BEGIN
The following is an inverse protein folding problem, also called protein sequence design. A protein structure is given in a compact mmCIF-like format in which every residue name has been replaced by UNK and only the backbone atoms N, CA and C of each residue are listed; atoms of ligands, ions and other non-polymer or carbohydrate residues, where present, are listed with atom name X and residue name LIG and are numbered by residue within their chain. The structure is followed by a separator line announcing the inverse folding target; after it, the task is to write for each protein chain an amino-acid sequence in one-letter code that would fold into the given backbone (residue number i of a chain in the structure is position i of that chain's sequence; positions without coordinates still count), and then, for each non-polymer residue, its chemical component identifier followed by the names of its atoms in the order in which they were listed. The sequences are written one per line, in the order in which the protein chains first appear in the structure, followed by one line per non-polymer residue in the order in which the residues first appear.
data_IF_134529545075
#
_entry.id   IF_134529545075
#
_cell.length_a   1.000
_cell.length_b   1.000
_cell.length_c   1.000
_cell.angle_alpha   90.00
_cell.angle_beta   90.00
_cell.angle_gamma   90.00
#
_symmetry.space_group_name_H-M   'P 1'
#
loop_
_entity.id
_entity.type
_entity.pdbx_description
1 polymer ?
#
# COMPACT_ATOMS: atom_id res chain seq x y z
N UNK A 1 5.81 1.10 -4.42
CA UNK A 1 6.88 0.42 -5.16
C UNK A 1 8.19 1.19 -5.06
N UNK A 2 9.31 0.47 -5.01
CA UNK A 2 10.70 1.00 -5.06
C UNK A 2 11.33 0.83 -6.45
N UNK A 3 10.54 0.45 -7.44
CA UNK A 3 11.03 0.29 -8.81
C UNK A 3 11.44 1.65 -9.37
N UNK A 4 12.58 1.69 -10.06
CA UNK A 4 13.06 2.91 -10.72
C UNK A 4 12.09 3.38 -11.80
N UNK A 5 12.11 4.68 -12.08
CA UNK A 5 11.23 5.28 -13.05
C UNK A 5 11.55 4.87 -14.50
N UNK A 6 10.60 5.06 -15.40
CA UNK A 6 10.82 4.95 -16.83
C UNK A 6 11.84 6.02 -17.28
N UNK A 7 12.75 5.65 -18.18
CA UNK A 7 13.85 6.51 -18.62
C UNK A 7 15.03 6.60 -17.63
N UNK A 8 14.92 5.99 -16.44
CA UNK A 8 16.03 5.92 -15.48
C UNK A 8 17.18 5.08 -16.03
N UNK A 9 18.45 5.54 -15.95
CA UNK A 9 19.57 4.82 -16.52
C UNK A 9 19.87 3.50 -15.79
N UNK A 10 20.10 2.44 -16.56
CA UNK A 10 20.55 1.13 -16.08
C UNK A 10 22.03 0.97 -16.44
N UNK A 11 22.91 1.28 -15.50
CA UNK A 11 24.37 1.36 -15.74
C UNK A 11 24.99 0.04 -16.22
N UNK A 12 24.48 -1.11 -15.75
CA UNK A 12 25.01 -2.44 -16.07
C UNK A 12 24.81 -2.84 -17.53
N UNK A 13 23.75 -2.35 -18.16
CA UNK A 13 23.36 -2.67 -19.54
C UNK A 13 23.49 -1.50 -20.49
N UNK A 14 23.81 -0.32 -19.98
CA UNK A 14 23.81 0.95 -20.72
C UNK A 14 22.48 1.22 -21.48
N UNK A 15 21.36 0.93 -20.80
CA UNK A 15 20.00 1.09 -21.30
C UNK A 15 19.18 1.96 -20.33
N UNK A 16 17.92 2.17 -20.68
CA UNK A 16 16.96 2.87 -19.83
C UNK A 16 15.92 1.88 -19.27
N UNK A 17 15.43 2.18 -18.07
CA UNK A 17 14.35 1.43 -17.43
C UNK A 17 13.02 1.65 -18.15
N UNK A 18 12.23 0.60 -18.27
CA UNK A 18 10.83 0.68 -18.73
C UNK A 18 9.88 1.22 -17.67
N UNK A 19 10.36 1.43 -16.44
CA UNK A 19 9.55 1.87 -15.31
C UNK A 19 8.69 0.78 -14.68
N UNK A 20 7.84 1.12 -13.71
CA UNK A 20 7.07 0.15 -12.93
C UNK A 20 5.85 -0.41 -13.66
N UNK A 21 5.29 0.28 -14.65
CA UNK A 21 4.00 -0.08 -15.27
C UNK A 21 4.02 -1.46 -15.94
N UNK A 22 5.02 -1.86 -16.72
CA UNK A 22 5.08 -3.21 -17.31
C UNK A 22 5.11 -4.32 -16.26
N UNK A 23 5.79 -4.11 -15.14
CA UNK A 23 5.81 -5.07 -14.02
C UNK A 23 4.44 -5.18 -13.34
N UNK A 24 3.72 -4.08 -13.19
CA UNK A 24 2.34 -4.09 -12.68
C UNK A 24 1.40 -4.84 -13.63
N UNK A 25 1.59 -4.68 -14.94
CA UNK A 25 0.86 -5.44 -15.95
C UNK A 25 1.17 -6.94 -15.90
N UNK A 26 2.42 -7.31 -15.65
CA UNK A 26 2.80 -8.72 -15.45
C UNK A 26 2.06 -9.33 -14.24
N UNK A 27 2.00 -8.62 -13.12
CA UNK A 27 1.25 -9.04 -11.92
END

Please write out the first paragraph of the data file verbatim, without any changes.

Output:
The following is an inverse protein folding problem, also called protein sequence design. A protein structure is given in a compact mmCIF-like format in which every residue name has been replaced by UNK and only the backbone atoms N, CA and C of each residue are listed; atoms of ligands, ions and other non-polymer or carbohydrate residues, where present, are listed with atom name X and residue name LIG and are numbered by residue within their chain. The structure is followed by a separator line announcing the inverse folding target; after it, the task is to write for each protein chain an amino-acid sequence in one-letter code that would fold into the given backbone (residue number i of a chain in the structure is position i of that chain's sequence; positions without coordinates still count), and then, for each non-polymer residue, its chemical component identifier followed by the names of its atoms in the order in which they were listed. The sequences are written one per line, in the order in which the protein chains first appear in the structure, followed by one line per non-polymer residue in the order in which the residues first appear.